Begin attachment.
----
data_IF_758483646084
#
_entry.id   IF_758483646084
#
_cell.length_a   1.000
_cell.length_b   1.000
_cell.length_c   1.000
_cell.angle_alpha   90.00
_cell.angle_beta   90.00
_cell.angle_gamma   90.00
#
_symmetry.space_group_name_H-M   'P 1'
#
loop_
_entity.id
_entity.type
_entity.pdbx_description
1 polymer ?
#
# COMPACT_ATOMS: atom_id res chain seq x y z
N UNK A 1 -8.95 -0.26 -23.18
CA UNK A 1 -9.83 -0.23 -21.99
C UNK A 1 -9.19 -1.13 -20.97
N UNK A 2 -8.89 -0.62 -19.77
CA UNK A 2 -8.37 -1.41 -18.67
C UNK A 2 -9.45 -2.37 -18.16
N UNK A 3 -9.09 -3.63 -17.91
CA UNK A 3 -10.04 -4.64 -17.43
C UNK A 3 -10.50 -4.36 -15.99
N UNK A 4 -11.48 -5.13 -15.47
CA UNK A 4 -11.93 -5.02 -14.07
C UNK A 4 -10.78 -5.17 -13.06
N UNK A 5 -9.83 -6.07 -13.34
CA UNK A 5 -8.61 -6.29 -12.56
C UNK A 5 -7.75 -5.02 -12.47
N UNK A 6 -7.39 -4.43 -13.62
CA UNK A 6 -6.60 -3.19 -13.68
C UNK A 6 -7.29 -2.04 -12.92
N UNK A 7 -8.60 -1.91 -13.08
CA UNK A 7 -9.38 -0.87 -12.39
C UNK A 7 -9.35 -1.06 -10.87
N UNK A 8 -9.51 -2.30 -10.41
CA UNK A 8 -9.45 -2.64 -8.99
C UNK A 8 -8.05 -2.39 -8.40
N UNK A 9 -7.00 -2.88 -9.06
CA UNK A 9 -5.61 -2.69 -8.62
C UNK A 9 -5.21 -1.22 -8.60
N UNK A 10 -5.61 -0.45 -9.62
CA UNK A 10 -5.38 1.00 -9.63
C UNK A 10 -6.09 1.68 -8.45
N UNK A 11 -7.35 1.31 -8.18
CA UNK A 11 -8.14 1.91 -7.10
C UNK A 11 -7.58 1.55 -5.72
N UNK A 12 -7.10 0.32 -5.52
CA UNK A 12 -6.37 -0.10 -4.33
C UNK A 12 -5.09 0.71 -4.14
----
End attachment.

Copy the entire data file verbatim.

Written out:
data_IF_758483646084
#
_entry.id   IF_758483646084
#
_cell.length_a   1.000
_cell.length_b   1.000
_cell.length_c   1.000
_cell.angle_alpha   90.00
_cell.angle_beta   90.00
_cell.angle_gamma   90.00
#
_symmetry.space_group_name_H-M   'P 1'
#
loop_
_entity.id
_entity.type
_entity.pdbx_description
1 polymer ?
#
# COMPACT_ATOMS: atom_id res chain seq x y z
N UNK A 1 -8.95 -0.26 -23.18
CA UNK A 1 -9.83 -0.23 -21.99
C UNK A 1 -9.19 -1.13 -20.97
N UNK A 2 -8.89 -0.62 -19.77
CA UNK A 2 -8.37 -1.41 -18.67
C UNK A 2 -9.45 -2.37 -18.16
N UNK A 3 -9.09 -3.63 -17.91
CA UNK A 3 -10.04 -4.64 -17.43
C UNK A 3 -10.50 -4.36 -15.99
N UNK A 4 -11.48 -5.13 -15.47
CA UNK A 4 -11.93 -5.02 -14.07
C UNK A 4 -10.78 -5.17 -13.06
N UNK A 5 -9.83 -6.07 -13.34
CA UNK A 5 -8.61 -6.29 -12.56
C UNK A 5 -7.75 -5.02 -12.47
N UNK A 6 -7.39 -4.43 -13.62
CA UNK A 6 -6.60 -3.19 -13.68
C UNK A 6 -7.29 -2.04 -12.92
N UNK A 7 -8.60 -1.91 -13.08
CA UNK A 7 -9.38 -0.87 -12.39
C UNK A 7 -9.35 -1.06 -10.87
N UNK A 8 -9.51 -2.30 -10.41
CA UNK A 8 -9.45 -2.64 -8.99
C UNK A 8 -8.05 -2.39 -8.40
N UNK A 9 -7.00 -2.88 -9.06
CA UNK A 9 -5.61 -2.69 -8.62
C UNK A 9 -5.21 -1.22 -8.60
N UNK A 10 -5.61 -0.45 -9.62
CA UNK A 10 -5.38 1.00 -9.63
C UNK A 10 -6.09 1.68 -8.45
N UNK A 11 -7.35 1.31 -8.18
CA UNK A 11 -8.14 1.91 -7.10
C UNK A 11 -7.58 1.55 -5.72
N UNK A 12 -7.10 0.32 -5.52
CA UNK A 12 -6.37 -0.10 -4.33
C UNK A 12 -5.09 0.71 -4.14